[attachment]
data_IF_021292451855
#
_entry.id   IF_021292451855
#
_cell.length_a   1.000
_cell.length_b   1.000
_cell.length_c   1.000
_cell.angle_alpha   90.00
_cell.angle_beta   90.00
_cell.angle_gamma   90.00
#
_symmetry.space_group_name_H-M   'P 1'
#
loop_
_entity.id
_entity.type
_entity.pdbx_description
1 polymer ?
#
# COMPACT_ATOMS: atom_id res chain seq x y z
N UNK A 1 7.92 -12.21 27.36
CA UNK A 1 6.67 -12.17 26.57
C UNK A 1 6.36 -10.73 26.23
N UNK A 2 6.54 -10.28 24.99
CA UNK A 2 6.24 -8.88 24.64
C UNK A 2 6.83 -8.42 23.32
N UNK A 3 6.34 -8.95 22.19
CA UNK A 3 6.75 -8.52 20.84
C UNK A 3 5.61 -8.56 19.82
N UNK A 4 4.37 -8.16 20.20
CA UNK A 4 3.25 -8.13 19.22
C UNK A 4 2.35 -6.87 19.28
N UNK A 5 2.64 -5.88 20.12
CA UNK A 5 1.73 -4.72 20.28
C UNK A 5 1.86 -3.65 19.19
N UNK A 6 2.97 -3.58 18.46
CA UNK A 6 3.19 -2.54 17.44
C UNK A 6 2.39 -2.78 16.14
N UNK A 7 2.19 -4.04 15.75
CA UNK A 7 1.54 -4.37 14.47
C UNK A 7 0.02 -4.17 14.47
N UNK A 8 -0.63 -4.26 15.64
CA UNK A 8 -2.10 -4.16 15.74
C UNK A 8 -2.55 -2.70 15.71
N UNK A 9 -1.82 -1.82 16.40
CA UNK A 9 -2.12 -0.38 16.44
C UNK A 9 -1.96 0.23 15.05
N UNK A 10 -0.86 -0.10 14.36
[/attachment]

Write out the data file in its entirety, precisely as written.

data_IF_021292451855
#
_entry.id   IF_021292451855
#
_cell.length_a   1.000
_cell.length_b   1.000
_cell.length_c   1.000
_cell.angle_alpha   90.00
_cell.angle_beta   90.00
_cell.angle_gamma   90.00
#
_symmetry.space_group_name_H-M   'P 1'
#
loop_
_entity.id
_entity.type
_entity.pdbx_description
1 polymer ?
#
# COMPACT_ATOMS: atom_id res chain seq x y z
N UNK A 1 7.92 -12.21 27.36
CA UNK A 1 6.67 -12.17 26.57
C UNK A 1 6.36 -10.73 26.23
N UNK A 2 6.54 -10.28 24.99
CA UNK A 2 6.24 -8.88 24.64
C UNK A 2 6.83 -8.42 23.32
N UNK A 3 6.34 -8.95 22.19
CA UNK A 3 6.75 -8.52 20.84
C UNK A 3 5.61 -8.56 19.82
N UNK A 4 4.37 -8.16 20.20
CA UNK A 4 3.25 -8.13 19.22
C UNK A 4 2.35 -6.87 19.28
N UNK A 5 2.64 -5.88 20.12
CA UNK A 5 1.73 -4.72 20.28
C UNK A 5 1.86 -3.65 19.19
N UNK A 6 2.97 -3.58 18.46
CA UNK A 6 3.19 -2.54 17.44
C UNK A 6 2.39 -2.78 16.14
N UNK A 7 2.19 -4.04 15.75
CA UNK A 7 1.54 -4.37 14.47
C UNK A 7 0.02 -4.17 14.47
N UNK A 8 -0.63 -4.26 15.64
CA UNK A 8 -2.10 -4.16 15.74
C UNK A 8 -2.55 -2.70 15.71
N UNK A 9 -1.82 -1.82 16.40
CA UNK A 9 -2.12 -0.38 16.44
C UNK A 9 -1.96 0.23 15.05
N UNK A 10 -0.86 -0.10 14.36